in front of you, and receive this award, and I really appreciate that from AVIR and special thanks also to Siemens for the support for this organization. Without their support and sponsorship, this actually cannot actually happen.
I learned that by doing the conference in the Middle East that it takes a lot of work and a lot of passion and support from industry to actually support our functions. So I'm truly grateful and truly appreciative. The award is from AVIR. There are ARIN members here as well, so I did not know
that there are nurses here as well. My talk is focused primarily on AVIR but definitely we'll talk about the important role that nurses play. Another thanks that I have to give is to the University of Virginia.
I spent five of my best years at the University of Virginia as a faculty. That is a very special place with very special people that work there. And when I think of special people, I actually think of the techs, the nurses, and the physicians,
in that order, that actually work as a team, and actually help one another, and actually stick it out with one another. And as far as faculty, as far as teaching, it's a very, very special place in my heart. I'm gonna say things about IR techs,
and this is kind of my take on things.
Sometimes it is so tortuous that we can't even get a microcatheter across, and that's a problem. So what do we do there? In the old days, if you can't do that,
and you can't cross the aneurysm then the best way is to actually puncture the aneurysm self-percutaneously and put coils and thromen through the needle as well. We've been able to reduce the incidence of that by doing the Fong procedure, which is not, it's kind of like a cowboy way of doing it,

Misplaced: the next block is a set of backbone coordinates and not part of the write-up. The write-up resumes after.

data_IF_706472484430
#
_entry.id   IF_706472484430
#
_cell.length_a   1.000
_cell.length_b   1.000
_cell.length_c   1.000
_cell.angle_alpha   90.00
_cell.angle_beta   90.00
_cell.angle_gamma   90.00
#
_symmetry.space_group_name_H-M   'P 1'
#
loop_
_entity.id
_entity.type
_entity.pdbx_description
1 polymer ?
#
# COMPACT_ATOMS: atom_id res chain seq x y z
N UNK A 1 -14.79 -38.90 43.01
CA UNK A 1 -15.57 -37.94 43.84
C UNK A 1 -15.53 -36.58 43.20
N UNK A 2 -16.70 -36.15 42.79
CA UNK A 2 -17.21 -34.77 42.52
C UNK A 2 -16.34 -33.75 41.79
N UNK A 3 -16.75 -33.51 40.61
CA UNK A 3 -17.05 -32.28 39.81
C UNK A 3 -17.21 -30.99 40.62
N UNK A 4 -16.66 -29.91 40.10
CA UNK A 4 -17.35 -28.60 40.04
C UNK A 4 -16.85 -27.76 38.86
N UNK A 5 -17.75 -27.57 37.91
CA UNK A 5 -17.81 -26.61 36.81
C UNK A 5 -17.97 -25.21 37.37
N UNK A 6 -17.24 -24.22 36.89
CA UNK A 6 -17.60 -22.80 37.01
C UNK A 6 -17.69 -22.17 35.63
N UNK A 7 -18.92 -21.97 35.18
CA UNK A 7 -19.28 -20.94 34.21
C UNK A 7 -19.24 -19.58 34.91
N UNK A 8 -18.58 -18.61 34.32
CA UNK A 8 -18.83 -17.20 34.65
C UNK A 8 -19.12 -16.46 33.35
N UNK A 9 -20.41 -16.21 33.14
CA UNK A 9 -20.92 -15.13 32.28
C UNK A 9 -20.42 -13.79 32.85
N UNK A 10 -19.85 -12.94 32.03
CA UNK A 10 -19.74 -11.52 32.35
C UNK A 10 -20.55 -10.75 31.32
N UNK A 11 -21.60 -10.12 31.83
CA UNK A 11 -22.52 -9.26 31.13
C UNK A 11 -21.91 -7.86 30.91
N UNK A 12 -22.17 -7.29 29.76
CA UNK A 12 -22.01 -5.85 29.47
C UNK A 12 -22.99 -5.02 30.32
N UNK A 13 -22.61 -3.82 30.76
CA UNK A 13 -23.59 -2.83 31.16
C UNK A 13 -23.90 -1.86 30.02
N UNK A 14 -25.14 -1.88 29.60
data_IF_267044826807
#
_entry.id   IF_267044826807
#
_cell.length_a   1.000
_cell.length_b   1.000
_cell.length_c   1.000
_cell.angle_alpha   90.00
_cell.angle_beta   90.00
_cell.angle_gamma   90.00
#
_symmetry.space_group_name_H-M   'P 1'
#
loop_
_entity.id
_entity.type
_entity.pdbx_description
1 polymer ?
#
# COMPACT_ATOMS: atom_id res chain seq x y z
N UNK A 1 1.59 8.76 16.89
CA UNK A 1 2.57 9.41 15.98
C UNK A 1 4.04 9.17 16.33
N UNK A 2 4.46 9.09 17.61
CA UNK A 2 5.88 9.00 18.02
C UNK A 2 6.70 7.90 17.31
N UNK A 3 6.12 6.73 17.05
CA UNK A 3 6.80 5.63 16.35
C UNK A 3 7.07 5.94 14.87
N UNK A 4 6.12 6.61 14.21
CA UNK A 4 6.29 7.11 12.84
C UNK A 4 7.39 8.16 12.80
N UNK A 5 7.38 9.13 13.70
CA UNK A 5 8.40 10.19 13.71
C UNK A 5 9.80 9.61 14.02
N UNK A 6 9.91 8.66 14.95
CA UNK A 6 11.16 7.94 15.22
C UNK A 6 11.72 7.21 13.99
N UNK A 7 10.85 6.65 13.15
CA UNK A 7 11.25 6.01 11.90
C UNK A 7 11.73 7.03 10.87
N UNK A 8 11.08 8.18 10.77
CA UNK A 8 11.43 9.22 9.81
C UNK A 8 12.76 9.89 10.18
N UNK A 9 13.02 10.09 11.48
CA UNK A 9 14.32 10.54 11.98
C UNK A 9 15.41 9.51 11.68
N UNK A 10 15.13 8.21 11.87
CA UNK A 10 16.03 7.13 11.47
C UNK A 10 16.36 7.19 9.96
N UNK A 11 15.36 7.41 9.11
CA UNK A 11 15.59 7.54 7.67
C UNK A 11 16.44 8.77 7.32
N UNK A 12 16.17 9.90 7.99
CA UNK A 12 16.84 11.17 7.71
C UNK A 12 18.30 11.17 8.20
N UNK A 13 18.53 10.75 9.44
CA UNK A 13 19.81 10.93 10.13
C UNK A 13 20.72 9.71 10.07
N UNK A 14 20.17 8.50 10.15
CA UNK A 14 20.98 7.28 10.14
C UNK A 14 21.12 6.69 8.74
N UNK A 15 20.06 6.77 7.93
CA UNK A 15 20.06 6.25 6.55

but it actually reduces the amount of times that we actually have actually gone to actually percutaneously puncture the aneurysm. What we do is we actually use glue. We actually use a very thick glue. And what we hope for is that we deploy this thick
glue plug and let it run in the aneurysm, go to the distal end and actually plug the distal splenic aneurysm-- splenic artery. And that is basically your distal coil equivalent. And then you put coils or glue to finish it off. And most of the time it works, sometimes it doesn't.
And when it doesn't, sometimes you kill the spleen. They key thing is to make thick, thick glue, okay? I know it's kind of like, 60% of the time, 100% of the time it works, or something like that. But it's pretty hairy, but we've been able to do that with minimal complications.
A thick glue, 1:1, fire it as a plug, it rotates through the aneurysm, goes distally, and then you actually coil it or glue proximally. This is an example of that. Large aneurysm. This is actually the inflow artery in the red arrow,